on blogging awards

I’ve noticed that various blog award competitions are underway, and I have to admit that I haven’t paid close enough attention to understand how these awards are decided. However, I have been thinking about what kinds of criteria one might use to judge good and bad blogging.

During this conversation, I said that one of the key characteristics of a blog is that it is vulnerable to the textual intervention of others. If what you write online is not, then you’re not really writing a blog. You might be an amusing columnist using blog software, but you’re not a blogger. You might be a talented essayist using blog software, but you’re not a blogger. And while I am on this particular soapbox…

  • If you don’t allow comments and trackbacks, then you’re not a very good blogger. (Restating the above point.)
  • If you (like me) don’t interact much with the people who leave comments on your site, then you’re not a very good blogger.
  • If you (like me) don’t leave a great many comments on other people’s blogs, then you’re not a very good blogger.
  • If you don’t rely for rhetorical or stylistic punch now and then on the surprise waiting at the other end of an otherwise innocent looking hyperlink, then you’re not a very good blogger. Hypertext != print.

Being a good writer is not necessarily the same thing as being a good blogger, although the two categories are not mutually exlusive.

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10 thoughts on “on blogging awards

  1. I quit allowing trackbacks because of trackback spam. I am too lazy to install the blacklist.pl stuff – besides, sixapart should just include the darn thing as part of their code base.
    So, I guess I am a bad blogger.

  2. A few thoughts here, G. . . .
    I plan to keep my comments and trackbacks open (as long as the spam will let me, anyway) but I don’t see these–“the textual intervention of others”–as the dominant criteria for blogging. To me, blogging is much more about the creation of a persona; all bloggers do this to an extent, even when they blog under a true name (like I do). The persona is created in all kinds of mundane ways I suspect we’d agree on–style and tone, subject matter, decisions about what to include or not to include, etc. At the other end of the spectrum you have “fictional” blogs like Flight Risk, which I would argue simply literalize the role playing that all bloggers partake in. Blogging software itself facilitates the construction of a recognizable persona through standard features like its database back end (useful for sorting and searching entries), its data and time stamped organization, and peripherals such as blogrolls or bloglines (which situate the persona in a social network). Trackbacks and comments do this too of course, and they can be a powerful way of creating an identity for oneself online–but I don’t see them as essential to process, nor would I rush to privilege them more than other means. Take the case of Justin Hall, who I know you’ve followed for a long while–many would cite him as the “first” blogger, but he did it all without *any* formal software, and with no comments, etc. They are seductive, though, those comments: the endorphin rush that comes from the contact can become an end in itself, I suspect, at least before one becomes jaded from the attention (that hasn’t happened to me yet ;-). But blogging is about masks and windows, a flirtation with self and other sustained through the rhythms of update, update, update–which play into our insatiable appetite for the new, the novel . . . with a touch of the voyeur, to keep us honest.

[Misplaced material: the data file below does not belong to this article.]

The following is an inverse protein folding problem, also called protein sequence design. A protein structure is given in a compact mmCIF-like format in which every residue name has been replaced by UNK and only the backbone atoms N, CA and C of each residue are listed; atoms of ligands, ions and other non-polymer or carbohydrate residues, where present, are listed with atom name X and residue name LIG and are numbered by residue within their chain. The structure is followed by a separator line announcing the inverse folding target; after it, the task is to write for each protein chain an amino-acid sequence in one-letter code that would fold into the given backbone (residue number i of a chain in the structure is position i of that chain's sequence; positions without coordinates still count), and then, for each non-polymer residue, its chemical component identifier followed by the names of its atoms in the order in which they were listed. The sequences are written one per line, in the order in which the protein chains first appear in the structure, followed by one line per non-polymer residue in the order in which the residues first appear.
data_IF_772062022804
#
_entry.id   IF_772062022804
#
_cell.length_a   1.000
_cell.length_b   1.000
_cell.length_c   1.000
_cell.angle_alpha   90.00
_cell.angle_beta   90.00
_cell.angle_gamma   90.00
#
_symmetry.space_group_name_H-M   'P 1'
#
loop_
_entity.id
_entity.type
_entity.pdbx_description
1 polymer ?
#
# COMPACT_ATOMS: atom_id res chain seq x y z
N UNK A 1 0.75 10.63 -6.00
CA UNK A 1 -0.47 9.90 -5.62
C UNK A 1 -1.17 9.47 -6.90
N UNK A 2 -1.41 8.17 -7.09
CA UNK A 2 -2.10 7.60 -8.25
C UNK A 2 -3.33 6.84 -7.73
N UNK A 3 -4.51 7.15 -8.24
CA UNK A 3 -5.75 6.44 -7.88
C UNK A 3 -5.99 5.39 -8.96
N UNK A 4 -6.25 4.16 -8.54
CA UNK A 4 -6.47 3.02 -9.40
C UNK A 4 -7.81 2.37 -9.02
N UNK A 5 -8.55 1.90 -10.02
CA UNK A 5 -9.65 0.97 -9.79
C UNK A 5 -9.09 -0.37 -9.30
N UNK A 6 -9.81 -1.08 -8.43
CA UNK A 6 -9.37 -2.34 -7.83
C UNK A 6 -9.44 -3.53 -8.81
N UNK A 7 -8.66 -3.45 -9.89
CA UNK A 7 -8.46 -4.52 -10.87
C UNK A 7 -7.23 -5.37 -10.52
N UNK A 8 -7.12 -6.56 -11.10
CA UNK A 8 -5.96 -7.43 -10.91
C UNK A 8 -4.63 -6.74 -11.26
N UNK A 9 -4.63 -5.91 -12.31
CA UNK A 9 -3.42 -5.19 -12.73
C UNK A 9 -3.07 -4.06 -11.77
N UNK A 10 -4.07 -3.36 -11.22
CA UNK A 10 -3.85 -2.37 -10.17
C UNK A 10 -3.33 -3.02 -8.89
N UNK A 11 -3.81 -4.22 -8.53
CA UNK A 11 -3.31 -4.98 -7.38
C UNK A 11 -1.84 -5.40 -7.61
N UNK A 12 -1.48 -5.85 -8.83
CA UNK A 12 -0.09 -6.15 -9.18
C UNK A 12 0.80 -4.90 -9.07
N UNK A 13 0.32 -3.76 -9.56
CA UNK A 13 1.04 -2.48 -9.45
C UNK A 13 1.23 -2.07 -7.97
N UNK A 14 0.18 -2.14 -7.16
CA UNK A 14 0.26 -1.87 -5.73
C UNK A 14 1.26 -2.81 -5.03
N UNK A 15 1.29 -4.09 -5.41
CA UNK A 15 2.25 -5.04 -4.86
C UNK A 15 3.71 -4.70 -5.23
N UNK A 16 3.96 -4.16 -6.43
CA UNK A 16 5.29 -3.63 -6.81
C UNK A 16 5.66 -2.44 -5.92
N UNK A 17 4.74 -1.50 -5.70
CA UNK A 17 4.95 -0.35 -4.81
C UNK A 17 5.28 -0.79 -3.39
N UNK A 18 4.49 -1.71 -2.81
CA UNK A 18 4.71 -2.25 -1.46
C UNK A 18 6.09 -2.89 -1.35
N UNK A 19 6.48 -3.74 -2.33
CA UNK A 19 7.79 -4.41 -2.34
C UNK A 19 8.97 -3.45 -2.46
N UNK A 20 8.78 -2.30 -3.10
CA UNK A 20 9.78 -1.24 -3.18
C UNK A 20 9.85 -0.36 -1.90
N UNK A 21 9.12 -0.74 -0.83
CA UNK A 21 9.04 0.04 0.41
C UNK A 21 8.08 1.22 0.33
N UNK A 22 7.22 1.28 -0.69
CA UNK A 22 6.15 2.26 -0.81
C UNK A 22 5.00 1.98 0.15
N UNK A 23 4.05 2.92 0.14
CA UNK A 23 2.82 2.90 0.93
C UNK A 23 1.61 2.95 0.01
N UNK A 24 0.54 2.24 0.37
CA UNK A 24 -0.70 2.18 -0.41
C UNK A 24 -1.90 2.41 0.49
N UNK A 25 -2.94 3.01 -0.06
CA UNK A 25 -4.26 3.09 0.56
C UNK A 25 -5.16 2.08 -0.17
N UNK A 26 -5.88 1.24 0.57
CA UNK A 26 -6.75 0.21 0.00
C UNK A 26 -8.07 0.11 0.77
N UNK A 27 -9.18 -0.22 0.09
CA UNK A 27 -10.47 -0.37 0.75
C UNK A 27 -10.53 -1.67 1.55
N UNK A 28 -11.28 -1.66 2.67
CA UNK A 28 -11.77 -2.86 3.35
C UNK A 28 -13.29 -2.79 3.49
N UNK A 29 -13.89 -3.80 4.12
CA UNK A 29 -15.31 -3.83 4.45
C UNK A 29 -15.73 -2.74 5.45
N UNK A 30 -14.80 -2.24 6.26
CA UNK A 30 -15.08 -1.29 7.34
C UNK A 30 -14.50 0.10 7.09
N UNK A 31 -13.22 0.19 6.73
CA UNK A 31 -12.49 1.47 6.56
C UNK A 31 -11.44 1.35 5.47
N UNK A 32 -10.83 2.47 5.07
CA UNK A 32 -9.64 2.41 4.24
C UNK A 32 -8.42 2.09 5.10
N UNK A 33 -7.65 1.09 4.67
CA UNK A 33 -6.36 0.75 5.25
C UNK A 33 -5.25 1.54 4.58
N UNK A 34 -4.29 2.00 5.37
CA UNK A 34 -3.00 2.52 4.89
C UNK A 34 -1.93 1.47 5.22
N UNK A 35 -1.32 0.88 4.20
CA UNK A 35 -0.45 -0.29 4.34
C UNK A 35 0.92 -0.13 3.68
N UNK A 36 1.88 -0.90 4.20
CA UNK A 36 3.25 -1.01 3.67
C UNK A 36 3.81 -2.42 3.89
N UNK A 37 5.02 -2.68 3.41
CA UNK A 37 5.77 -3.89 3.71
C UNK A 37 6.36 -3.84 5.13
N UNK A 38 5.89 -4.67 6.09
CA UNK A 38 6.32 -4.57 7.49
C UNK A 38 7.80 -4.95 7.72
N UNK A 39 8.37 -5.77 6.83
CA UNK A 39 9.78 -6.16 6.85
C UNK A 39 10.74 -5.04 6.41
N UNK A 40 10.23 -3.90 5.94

3. If we focus upon blogging as a verb it may encompass a range of periodic activities including entry writing, commenting, linking using track back and other mechanisms.
    To blog and to be a blogger are not the same.
    And you can guess the next step in such argumentation would be to suggest that value be ascribed to the action and not the being.

  4. Two thoughts:

    1. I didn’t mean to imply that if you don’t do these things you’re a “bad” blogger. Just that if we’re going to hand out awards for the action of blogging (nod to Francois), then we need to acknowledge that there’s a difference between “very good” or “excellent” (nod to BitchPhD) and the rest of us.
    2. Torill Mortensen has a related entry concerning what is and what isn’t blogging.
  5. Having a blog makes you no more a blogger than having a piano makes you pianist.
    Becoming a good blogger is a goal of mine, but I’m quite inexperienced in writing in a consistent tone that doesn’t make me sound like a pretentious tool. And I talk about myself too much.
    (I don’t consider myself a bad blogger, because I don’t consider myself a blogger yet)
    I think everyone should have a blog. It’s great to be able to set out your ideas in a way that forces you to structure them logically.

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